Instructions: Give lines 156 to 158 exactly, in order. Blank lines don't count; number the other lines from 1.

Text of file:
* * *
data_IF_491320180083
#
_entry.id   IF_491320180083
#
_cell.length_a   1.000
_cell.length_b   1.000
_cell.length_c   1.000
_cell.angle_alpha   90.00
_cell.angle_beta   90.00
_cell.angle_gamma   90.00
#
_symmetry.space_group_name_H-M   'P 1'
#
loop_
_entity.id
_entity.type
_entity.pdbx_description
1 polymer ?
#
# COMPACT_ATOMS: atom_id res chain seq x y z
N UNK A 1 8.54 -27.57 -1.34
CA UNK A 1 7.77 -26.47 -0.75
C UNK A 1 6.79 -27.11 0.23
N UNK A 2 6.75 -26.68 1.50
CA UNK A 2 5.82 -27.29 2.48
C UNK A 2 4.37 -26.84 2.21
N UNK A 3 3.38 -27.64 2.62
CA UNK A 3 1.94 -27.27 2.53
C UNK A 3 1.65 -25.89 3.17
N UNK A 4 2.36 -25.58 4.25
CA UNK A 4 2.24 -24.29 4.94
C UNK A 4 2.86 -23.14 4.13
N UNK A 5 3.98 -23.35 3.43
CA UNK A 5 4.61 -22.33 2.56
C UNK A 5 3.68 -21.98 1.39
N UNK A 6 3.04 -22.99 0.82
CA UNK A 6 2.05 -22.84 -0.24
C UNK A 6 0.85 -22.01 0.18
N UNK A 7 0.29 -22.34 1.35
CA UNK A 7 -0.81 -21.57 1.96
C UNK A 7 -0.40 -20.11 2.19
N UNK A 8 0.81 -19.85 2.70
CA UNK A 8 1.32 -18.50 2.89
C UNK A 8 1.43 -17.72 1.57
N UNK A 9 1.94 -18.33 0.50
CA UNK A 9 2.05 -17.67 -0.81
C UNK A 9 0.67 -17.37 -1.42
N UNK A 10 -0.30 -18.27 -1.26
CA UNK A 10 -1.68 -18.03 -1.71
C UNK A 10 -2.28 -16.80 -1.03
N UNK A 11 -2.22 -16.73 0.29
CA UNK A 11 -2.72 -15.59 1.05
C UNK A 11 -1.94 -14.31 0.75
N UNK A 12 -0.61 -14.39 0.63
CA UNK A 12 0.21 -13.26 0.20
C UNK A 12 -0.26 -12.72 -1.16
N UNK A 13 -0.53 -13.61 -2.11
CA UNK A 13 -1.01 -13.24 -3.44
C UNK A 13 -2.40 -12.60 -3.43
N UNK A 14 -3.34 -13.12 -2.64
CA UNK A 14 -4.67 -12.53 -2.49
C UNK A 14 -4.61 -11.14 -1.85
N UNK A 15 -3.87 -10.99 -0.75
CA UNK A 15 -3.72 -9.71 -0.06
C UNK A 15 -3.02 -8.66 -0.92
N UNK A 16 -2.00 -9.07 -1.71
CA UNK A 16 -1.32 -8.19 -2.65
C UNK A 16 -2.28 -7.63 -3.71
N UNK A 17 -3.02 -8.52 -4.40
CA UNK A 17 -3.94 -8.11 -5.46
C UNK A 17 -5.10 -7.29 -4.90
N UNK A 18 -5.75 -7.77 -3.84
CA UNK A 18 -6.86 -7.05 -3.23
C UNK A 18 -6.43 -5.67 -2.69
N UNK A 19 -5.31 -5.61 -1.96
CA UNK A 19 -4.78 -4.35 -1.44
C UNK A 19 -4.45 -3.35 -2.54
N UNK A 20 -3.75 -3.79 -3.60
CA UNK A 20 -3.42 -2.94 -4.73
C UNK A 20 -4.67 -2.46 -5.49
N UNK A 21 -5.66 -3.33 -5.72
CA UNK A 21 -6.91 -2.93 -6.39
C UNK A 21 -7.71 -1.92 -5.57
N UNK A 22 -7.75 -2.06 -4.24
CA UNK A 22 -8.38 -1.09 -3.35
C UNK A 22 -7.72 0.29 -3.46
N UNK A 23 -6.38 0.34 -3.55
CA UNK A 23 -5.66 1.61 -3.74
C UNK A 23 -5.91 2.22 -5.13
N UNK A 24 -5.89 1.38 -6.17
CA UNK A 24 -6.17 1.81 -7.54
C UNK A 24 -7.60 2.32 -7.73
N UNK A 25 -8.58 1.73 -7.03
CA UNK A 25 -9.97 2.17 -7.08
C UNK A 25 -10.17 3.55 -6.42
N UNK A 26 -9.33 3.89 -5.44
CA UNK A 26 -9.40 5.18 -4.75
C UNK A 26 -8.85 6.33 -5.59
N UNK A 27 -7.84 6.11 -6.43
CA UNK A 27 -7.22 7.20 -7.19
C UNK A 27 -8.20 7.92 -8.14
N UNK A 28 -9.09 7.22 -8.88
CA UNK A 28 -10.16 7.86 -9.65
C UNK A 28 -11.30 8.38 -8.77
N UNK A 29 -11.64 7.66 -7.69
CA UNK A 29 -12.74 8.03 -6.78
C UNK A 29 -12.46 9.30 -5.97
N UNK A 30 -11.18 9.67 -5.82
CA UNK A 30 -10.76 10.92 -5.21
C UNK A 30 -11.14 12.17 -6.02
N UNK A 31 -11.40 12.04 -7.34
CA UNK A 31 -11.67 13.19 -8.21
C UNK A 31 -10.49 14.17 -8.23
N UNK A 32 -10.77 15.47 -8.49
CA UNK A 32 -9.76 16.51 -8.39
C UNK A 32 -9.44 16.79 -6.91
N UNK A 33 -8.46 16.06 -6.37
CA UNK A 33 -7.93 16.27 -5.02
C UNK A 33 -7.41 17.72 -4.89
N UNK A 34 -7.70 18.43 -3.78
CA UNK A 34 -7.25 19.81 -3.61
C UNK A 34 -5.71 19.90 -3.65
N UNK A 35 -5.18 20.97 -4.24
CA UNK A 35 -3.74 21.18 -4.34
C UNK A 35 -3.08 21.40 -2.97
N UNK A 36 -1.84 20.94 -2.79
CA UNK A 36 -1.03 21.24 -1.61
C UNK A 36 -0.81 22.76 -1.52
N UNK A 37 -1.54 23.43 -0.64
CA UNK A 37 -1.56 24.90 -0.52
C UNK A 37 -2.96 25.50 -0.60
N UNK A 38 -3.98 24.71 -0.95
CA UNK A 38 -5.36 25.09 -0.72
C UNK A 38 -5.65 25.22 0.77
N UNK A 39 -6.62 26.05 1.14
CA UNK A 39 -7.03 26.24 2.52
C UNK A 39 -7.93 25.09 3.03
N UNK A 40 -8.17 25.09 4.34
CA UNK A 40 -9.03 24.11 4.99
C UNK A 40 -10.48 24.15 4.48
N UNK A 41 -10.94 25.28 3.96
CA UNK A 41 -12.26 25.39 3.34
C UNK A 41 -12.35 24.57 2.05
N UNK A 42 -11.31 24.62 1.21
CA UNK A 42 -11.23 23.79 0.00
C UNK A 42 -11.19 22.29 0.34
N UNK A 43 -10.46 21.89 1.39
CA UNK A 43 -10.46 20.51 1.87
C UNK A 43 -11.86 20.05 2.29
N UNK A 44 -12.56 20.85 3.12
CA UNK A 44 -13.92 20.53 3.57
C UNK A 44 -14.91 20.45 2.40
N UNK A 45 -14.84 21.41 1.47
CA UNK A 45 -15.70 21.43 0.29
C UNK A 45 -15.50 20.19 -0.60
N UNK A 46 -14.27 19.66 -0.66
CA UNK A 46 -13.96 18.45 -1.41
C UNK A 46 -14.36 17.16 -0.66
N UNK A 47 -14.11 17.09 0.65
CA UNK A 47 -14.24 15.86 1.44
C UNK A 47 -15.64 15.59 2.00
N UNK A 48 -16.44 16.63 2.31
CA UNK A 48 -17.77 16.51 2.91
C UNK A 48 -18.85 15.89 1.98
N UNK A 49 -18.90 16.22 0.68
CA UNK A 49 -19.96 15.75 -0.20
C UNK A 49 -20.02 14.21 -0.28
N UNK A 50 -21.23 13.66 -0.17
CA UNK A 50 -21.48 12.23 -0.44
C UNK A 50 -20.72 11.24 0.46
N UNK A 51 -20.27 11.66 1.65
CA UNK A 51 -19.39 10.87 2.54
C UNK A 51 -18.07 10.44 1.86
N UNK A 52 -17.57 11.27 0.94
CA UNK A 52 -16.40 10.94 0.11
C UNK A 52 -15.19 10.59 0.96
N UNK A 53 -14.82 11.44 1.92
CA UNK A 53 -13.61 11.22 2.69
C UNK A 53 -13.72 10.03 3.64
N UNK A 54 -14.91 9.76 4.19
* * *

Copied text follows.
N UNK A 46 -14.27 19.66 -0.66
CA UNK A 46 -13.96 18.45 -1.41
C UNK A 46 -14.36 17.16 -0.66